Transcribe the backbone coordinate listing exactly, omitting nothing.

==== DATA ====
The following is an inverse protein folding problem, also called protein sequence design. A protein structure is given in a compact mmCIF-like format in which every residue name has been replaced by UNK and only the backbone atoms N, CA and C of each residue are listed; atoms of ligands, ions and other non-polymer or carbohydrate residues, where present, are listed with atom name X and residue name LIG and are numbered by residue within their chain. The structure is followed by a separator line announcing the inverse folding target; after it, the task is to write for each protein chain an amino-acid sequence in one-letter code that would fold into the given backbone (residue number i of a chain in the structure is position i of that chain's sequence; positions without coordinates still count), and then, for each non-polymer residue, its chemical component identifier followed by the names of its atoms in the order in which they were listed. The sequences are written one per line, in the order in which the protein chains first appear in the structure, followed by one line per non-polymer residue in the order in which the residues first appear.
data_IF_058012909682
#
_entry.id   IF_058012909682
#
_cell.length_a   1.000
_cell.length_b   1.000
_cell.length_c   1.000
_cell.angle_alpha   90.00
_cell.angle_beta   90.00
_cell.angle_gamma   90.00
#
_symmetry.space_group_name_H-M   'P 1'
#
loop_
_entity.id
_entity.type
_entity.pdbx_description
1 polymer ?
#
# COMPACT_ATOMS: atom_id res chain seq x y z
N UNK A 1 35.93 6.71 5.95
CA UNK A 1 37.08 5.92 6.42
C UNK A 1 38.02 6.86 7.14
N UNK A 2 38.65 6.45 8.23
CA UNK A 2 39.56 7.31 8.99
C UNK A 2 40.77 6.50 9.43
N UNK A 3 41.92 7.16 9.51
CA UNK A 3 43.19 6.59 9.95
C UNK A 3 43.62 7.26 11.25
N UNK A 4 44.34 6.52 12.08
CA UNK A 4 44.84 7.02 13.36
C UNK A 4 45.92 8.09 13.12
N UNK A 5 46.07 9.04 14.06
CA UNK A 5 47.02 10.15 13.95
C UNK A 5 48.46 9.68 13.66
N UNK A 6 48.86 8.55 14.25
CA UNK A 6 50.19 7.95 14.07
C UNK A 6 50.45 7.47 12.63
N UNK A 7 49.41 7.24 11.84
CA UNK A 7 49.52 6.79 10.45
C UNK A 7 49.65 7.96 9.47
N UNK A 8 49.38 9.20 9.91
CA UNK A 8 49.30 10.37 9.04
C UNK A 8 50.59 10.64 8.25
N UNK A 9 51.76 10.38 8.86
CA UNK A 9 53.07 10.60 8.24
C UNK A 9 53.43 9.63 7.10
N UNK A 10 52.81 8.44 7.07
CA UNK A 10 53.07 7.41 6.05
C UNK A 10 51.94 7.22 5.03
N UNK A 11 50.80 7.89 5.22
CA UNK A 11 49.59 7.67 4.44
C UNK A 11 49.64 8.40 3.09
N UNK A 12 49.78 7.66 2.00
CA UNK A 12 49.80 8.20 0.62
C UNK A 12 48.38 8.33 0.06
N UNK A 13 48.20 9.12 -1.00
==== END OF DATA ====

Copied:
The following is an inverse protein folding problem, also called protein sequence design. A protein structure is given in a compact mmCIF-like format in which every residue name has been replaced by UNK and only the backbone atoms N, CA and C of each residue are listed; atoms of ligands, ions and other non-polymer or carbohydrate residues, where present, are listed with atom name X and residue name LIG and are numbered by residue within their chain. The structure is followed by a separator line announcing the inverse folding target; after it, the task is to write for each protein chain an amino-acid sequence in one-letter code that would fold into the given backbone (residue number i of a chain in the structure is position i of that chain's sequence; positions without coordinates still count), and then, for each non-polymer residue, its chemical component identifier followed by the names of its atoms in the order in which they were listed. The sequences are written one per line, in the order in which the protein chains first appear in the structure, followed by one line per non-polymer residue in the order in which the residues first appear.
data_IF_058012909682
#
_entry.id   IF_058012909682
#
_cell.length_a   1.000
_cell.length_b   1.000
_cell.length_c   1.000
_cell.angle_alpha   90.00
_cell.angle_beta   90.00
_cell.angle_gamma   90.00
#
_symmetry.space_group_name_H-M   'P 1'
#
loop_
_entity.id
_entity.type
_entity.pdbx_description
1 polymer ?
#
# COMPACT_ATOMS: atom_id res chain seq x y z
N UNK A 1 35.93 6.71 5.95
CA UNK A 1 37.08 5.92 6.42
C UNK A 1 38.02 6.86 7.14
N UNK A 2 38.65 6.45 8.23
CA UNK A 2 39.56 7.31 8.99
C UNK A 2 40.77 6.50 9.43
N UNK A 3 41.92 7.16 9.51
CA UNK A 3 43.19 6.59 9.95
C UNK A 3 43.62 7.26 11.25
N UNK A 4 44.34 6.52 12.08
CA UNK A 4 44.84 7.02 13.36
C UNK A 4 45.92 8.09 13.12
N UNK A 5 46.07 9.04 14.06
CA UNK A 5 47.02 10.15 13.95
C UNK A 5 48.46 9.68 13.66
N UNK A 6 48.86 8.55 14.25
CA UNK A 6 50.19 7.95 14.07
C UNK A 6 50.45 7.47 12.63
N UNK A 7 49.41 7.24 11.84
CA UNK A 7 49.52 6.79 10.45
C UNK A 7 49.65 7.96 9.47
N UNK A 8 49.38 9.20 9.91
CA UNK A 8 49.30 10.37 9.04
C UNK A 8 50.59 10.64 8.25
N UNK A 9 51.76 10.38 8.86
CA UNK A 9 53.07 10.60 8.24
C UNK A 9 53.43 9.63 7.10
N UNK A 10 52.81 8.44 7.07
CA UNK A 10 53.07 7.41 6.05
C UNK A 10 51.94 7.22 5.03
N UNK A 11 50.80 7.89 5.22
CA UNK A 11 49.59 7.67 4.44
C UNK A 11 49.64 8.40 3.09
N UNK A 12 49.78 7.66 2.00
CA UNK A 12 49.80 8.20 0.62
C UNK A 12 48.38 8.33 0.06
N UNK A 13 48.20 9.12 -1.00